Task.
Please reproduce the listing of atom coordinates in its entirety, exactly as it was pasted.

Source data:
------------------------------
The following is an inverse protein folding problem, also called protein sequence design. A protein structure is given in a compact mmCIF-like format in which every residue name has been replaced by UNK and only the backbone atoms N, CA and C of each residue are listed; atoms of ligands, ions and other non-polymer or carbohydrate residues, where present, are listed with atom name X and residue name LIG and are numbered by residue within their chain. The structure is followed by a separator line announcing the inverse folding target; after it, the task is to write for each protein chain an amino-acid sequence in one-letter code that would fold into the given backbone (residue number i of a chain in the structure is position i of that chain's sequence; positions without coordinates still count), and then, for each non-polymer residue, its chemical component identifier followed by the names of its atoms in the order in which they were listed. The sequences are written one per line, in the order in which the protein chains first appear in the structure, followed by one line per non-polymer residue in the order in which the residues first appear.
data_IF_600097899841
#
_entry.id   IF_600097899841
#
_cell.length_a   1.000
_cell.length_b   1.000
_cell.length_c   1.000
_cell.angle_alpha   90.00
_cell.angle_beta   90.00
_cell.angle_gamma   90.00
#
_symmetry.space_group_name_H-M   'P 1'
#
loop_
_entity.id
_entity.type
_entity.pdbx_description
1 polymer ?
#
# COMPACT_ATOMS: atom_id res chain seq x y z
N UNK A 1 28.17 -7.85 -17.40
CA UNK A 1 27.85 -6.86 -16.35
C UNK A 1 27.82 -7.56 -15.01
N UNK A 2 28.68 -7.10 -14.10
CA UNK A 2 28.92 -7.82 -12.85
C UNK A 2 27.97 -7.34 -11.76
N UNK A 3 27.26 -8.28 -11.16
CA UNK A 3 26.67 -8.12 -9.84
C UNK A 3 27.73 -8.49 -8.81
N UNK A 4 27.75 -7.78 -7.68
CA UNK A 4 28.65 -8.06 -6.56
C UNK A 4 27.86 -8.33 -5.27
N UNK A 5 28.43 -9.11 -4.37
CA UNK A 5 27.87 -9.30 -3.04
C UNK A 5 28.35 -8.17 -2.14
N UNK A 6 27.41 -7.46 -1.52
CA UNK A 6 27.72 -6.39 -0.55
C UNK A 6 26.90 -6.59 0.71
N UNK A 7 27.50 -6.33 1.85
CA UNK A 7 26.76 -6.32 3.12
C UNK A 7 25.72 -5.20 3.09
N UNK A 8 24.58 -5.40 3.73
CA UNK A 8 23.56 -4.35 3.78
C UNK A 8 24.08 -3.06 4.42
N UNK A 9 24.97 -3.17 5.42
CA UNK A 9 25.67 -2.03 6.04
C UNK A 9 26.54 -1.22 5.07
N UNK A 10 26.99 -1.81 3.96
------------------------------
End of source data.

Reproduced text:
The following is an inverse protein folding problem, also called protein sequence design. A protein structure is given in a compact mmCIF-like format in which every residue name has been replaced by UNK and only the backbone atoms N, CA and C of each residue are listed; atoms of ligands, ions and other non-polymer or carbohydrate residues, where present, are listed with atom name X and residue name LIG and are numbered by residue within their chain. The structure is followed by a separator line announcing the inverse folding target; after it, the task is to write for each protein chain an amino-acid sequence in one-letter code that would fold into the given backbone (residue number i of a chain in the structure is position i of that chain's sequence; positions without coordinates still count), and then, for each non-polymer residue, its chemical component identifier followed by the names of its atoms in the order in which they were listed. The sequences are written one per line, in the order in which the protein chains first appear in the structure, followed by one line per non-polymer residue in the order in which the residues first appear.
data_IF_600097899841
#
_entry.id   IF_600097899841
#
_cell.length_a   1.000
_cell.length_b   1.000
_cell.length_c   1.000
_cell.angle_alpha   90.00
_cell.angle_beta   90.00
_cell.angle_gamma   90.00
#
_symmetry.space_group_name_H-M   'P 1'
#
loop_
_entity.id
_entity.type
_entity.pdbx_description
1 polymer ?
#
# COMPACT_ATOMS: atom_id res chain seq x y z
N UNK A 1 28.17 -7.85 -17.40
CA UNK A 1 27.85 -6.86 -16.35
C UNK A 1 27.82 -7.56 -15.01
N UNK A 2 28.68 -7.10 -14.10
CA UNK A 2 28.92 -7.82 -12.85
C UNK A 2 27.97 -7.34 -11.76
N UNK A 3 27.26 -8.28 -11.16
CA UNK A 3 26.67 -8.12 -9.84
C UNK A 3 27.73 -8.49 -8.81
N UNK A 4 27.75 -7.78 -7.68
CA UNK A 4 28.65 -8.06 -6.56
C UNK A 4 27.86 -8.33 -5.27
N UNK A 5 28.43 -9.11 -4.37
CA UNK A 5 27.87 -9.30 -3.04
C UNK A 5 28.35 -8.17 -2.14
N UNK A 6 27.41 -7.46 -1.52
CA UNK A 6 27.72 -6.39 -0.55
C UNK A 6 26.90 -6.59 0.71
N UNK A 7 27.50 -6.33 1.85
CA UNK A 7 26.76 -6.32 3.12
C UNK A 7 25.72 -5.20 3.09
N UNK A 8 24.58 -5.40 3.73
CA UNK A 8 23.56 -4.35 3.78
C UNK A 8 24.08 -3.06 4.42
N UNK A 9 24.97 -3.17 5.42
CA UNK A 9 25.67 -2.03 6.04
C UNK A 9 26.54 -1.22 5.07
N UNK A 10 26.99 -1.81 3.96